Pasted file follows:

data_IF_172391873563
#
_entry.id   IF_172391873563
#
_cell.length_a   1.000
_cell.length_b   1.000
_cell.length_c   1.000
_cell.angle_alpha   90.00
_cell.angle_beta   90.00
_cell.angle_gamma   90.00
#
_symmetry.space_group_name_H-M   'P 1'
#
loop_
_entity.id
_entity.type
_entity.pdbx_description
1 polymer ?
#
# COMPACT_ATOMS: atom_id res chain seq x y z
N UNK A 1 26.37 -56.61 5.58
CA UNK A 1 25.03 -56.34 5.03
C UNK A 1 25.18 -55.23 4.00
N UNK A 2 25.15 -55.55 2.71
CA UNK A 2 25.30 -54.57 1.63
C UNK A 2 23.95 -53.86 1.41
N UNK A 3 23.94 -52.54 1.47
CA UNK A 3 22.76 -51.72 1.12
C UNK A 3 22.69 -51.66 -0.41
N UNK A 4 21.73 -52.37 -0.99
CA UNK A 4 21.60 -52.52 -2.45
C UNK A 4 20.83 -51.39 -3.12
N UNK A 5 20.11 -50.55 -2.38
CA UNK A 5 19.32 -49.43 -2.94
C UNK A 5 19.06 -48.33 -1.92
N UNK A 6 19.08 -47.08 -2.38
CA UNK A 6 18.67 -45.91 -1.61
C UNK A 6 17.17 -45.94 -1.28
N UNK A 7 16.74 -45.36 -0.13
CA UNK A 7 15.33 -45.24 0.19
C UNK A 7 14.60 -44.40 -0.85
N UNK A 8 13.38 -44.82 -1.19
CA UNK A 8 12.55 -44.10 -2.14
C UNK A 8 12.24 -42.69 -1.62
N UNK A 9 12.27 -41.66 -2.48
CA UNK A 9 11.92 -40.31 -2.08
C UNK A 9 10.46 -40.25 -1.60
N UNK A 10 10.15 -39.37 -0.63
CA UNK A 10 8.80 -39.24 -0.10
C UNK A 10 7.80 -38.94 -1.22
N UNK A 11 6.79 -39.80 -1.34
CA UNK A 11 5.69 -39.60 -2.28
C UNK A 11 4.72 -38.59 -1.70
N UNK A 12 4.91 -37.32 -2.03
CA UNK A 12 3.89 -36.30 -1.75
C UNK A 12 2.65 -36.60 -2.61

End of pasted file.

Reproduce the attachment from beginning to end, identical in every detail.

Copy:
data_IF_172391873563
#
_entry.id   IF_172391873563
#
_cell.length_a   1.000
_cell.length_b   1.000
_cell.length_c   1.000
_cell.angle_alpha   90.00
_cell.angle_beta   90.00
_cell.angle_gamma   90.00
#
_symmetry.space_group_name_H-M   'P 1'
#
loop_
_entity.id
_entity.type
_entity.pdbx_description
1 polymer ?
#
# COMPACT_ATOMS: atom_id res chain seq x y z
N UNK A 1 26.37 -56.61 5.58
CA UNK A 1 25.03 -56.34 5.03
C UNK A 1 25.18 -55.23 4.00
N UNK A 2 25.15 -55.55 2.71
CA UNK A 2 25.30 -54.57 1.63
C UNK A 2 23.95 -53.86 1.41
N UNK A 3 23.94 -52.54 1.47
CA UNK A 3 22.76 -51.72 1.12
C UNK A 3 22.69 -51.66 -0.41
N UNK A 4 21.73 -52.37 -0.99
CA UNK A 4 21.60 -52.52 -2.45
C UNK A 4 20.83 -51.39 -3.12
N UNK A 5 20.11 -50.55 -2.38
CA UNK A 5 19.32 -49.43 -2.94
C UNK A 5 19.06 -48.33 -1.92
N UNK A 6 19.08 -47.08 -2.38
CA UNK A 6 18.67 -45.91 -1.61
C UNK A 6 17.17 -45.94 -1.28
N UNK A 7 16.74 -45.36 -0.13
CA UNK A 7 15.33 -45.24 0.19
C UNK A 7 14.60 -44.40 -0.85
N UNK A 8 13.38 -44.82 -1.19
CA UNK A 8 12.55 -44.10 -2.14
C UNK A 8 12.24 -42.69 -1.62
N UNK A 9 12.27 -41.66 -2.48
CA UNK A 9 11.92 -40.31 -2.08
C UNK A 9 10.46 -40.25 -1.60
N UNK A 10 10.15 -39.37 -0.63
CA UNK A 10 8.80 -39.24 -0.10
C UNK A 10 7.80 -38.94 -1.22
N UNK A 11 6.79 -39.80 -1.34
CA UNK A 11 5.69 -39.60 -2.28
C UNK A 11 4.72 -38.59 -1.70
N UNK A 12 4.91 -37.32 -2.03
CA UNK A 12 3.89 -36.30 -1.75
C UNK A 12 2.65 -36.60 -2.61